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tosay , 04 Jan 2012

To tell or not to tell?

Hello everybody! I have just made an account here.I am 16, and you can call me Fera. I have picked at my scalp for as long as I can remember, however didn't realize it had a proper name and that I wasn't alone until about a year and a half ago. I could write forever about my story, however I have a specific question. None of my friends know about my derm. (Surprising, it's become obvious that my hands are constantly in my hair..) & I was wondering, should I tell someone? I have no one to talk to about this, and I have very accepting and loving friends...however,as you know, derm. is shameful, humiliating, embarrassing..even if I decided to confess, I don't know if I could muster up the courage to spill. It has become apparent that I may not be able to do this on my own.. Do your friends/classmates/coworkers know? How did they react, the good&bad? Please &Thankyou :)
3 Answers
January 05, 2012
Hello Fera, Thank you for coming here and sharing your story with us. I'm new here and can only tell you what I have experience, I'm no expert. But, I am quite a bit older than you, I'm 46 and have been picking at scabs on and off for nearly all my life. Stress is a major trigger and then most of the time, I just want to 'feel' something or feel the need to beat myself up over something from my past or something I can't control - probably the same everyone goes through. About telling someone, I have only let my daughter and a very close friend see my arms/scabbed up areas, I won't let my mother see them because she is part of my problem - the point being, I would only reveal yourself, your illness, to someone you trust - explicitly. You don't want that person to betray you and tell everyone and as we ourselves don't fully understand this, it may be hard for someone who does not do this to understand it. It sounds like you have great fiends and with technology, they may want to learn more about your condition to understand and/or help you! Something a lot of us never had the luxury of until recently. Good luck, let us know what you decide and how it turns out. Peace, Gina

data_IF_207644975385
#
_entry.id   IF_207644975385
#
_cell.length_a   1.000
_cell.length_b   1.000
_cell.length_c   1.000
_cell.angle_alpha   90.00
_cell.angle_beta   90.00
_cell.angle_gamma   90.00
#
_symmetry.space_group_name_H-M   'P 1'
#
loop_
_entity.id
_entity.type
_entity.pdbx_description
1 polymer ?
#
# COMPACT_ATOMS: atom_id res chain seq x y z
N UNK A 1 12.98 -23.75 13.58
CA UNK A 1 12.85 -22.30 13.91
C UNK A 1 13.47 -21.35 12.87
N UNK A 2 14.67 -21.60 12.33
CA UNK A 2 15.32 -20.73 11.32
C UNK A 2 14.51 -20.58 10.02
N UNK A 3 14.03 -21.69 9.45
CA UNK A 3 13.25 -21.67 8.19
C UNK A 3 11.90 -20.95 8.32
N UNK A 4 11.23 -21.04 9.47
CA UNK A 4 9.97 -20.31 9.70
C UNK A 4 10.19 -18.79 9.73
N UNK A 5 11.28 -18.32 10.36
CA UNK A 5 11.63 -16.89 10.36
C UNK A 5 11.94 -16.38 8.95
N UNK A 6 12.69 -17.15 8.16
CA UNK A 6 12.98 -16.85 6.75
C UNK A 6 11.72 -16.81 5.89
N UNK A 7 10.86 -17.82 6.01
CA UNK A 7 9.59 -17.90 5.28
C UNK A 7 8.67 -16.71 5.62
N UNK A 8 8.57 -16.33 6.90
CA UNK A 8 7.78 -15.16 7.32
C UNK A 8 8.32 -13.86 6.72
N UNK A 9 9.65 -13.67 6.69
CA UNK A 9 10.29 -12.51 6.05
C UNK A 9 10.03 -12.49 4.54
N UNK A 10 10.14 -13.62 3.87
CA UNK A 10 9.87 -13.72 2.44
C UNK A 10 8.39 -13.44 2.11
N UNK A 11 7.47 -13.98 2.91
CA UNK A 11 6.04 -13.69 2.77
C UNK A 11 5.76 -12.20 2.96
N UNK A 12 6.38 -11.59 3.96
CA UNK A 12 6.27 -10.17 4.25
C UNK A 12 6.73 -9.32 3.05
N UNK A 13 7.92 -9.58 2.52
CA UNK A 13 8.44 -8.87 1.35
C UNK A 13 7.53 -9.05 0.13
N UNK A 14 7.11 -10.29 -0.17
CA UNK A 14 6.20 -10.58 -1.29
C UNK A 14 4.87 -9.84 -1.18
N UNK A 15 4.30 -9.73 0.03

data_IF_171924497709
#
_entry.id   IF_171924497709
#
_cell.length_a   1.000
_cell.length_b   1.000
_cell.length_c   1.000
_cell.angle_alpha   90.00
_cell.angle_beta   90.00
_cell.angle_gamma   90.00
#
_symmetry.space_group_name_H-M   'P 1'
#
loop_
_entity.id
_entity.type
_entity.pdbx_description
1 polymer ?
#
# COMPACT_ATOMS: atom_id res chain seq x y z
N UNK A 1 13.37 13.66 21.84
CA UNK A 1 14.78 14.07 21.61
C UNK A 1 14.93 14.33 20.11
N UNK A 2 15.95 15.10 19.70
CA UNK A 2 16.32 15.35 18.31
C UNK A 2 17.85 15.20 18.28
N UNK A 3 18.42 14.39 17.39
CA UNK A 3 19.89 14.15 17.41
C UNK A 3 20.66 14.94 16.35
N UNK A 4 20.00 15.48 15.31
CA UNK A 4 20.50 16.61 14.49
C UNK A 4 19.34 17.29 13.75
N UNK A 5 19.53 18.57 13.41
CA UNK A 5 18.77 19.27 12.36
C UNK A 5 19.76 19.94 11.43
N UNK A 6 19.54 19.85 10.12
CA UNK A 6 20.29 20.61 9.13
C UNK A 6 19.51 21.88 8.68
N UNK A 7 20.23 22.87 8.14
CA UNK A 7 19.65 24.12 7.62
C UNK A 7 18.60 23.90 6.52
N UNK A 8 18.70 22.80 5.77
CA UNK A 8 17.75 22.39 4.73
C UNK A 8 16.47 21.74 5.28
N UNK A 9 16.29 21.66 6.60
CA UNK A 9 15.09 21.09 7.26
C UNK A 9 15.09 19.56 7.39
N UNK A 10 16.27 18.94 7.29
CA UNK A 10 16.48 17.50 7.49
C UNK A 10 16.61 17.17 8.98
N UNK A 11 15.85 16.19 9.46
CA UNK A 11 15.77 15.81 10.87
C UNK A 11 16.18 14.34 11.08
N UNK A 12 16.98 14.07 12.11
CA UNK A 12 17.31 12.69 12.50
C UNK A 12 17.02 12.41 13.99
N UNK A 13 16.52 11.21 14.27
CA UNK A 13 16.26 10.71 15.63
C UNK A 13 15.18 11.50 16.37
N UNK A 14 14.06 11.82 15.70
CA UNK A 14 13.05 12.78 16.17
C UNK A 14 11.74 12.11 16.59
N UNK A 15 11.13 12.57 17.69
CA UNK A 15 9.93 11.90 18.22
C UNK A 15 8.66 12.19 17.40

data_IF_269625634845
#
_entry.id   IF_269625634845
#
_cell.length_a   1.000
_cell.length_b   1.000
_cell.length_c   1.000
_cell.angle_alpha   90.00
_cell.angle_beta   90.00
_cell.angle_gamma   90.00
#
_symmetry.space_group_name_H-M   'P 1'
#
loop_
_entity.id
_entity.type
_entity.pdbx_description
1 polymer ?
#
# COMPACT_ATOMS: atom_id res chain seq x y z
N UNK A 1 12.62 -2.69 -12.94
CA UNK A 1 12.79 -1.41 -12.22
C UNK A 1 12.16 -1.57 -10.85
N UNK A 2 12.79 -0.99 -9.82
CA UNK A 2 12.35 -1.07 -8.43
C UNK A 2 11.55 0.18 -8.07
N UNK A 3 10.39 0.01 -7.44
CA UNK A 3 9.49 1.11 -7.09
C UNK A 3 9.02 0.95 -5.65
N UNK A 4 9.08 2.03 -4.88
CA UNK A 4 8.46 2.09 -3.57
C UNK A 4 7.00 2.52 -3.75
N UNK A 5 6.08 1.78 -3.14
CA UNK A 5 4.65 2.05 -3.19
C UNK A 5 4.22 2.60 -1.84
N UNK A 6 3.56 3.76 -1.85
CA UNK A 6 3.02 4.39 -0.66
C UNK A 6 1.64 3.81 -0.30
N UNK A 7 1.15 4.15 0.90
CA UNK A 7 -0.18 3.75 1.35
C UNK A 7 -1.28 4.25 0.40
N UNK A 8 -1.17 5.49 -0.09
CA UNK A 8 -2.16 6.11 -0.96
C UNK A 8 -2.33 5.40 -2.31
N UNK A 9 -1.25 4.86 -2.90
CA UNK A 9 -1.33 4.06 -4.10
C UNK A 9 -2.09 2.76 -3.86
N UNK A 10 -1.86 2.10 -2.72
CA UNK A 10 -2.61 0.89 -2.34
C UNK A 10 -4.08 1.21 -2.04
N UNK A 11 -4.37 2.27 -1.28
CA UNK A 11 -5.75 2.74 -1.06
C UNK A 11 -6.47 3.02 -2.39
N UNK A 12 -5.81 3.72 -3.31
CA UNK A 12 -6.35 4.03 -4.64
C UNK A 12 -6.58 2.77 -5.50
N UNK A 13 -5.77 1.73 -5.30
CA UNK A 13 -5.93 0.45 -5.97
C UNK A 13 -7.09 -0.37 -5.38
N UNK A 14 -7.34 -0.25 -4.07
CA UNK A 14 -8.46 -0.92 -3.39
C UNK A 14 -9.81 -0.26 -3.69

January 05, 2012
Hey Fera, If you spend a lot of time with them, they already know how much you pick yourself. We're not very good at hiding it. If they can't tell by watching us pick ourselves, they will know from the bloody/raw skin or the piles of scabs/nails/dead skin that always surrounds us. The fact that we suffer from dermatillomania is only a secret to us. Andrew
January 08, 2012
Hi Fera, I've missed a ton of work recently because A) I was too ashamed to face coworkers and customers with the humiliating sores I created around my lips and on my cheek and B) I became extremely ill as I developed erasypelas, a bacterial infection caused by strepococci. I'm better now, but everyone was very curious about my MONTH LONG absence upon my return this week. So from this experience I'd like to share thoughts. As if the picking isn't bad enough I had never considered the scary secondary effects. The infection was extremely serious due to its proximity to my eyes and brain. I was terrified I had permanently disfigured myself and all vainity aside, that I jeopardized my entire health..potentially my life... no joke... i was going into septic shock. So thankful to have recovered and this scar by my lip is a constant reminder to be kind to myself or else! So those that ask and truely care, I've told about my problem. I found it relieving to not keep all this shame inside. Real friends accept and love you as you are and this has helped me do the same. Nosy people, well, I just said I was "sick". No details. Then I thanked them for their "concern" and assured them I'm feeling MUCH better. People really have no idea dermatilliomania exists and if you feel comfortable telling, it can be an important learning experience for you and them both. I hope this helps a little. I'm so sorry that anyone suffers from this affliction. It is real and serious and you are absolutely NOT alone my dear. Much love for us all, Kayla

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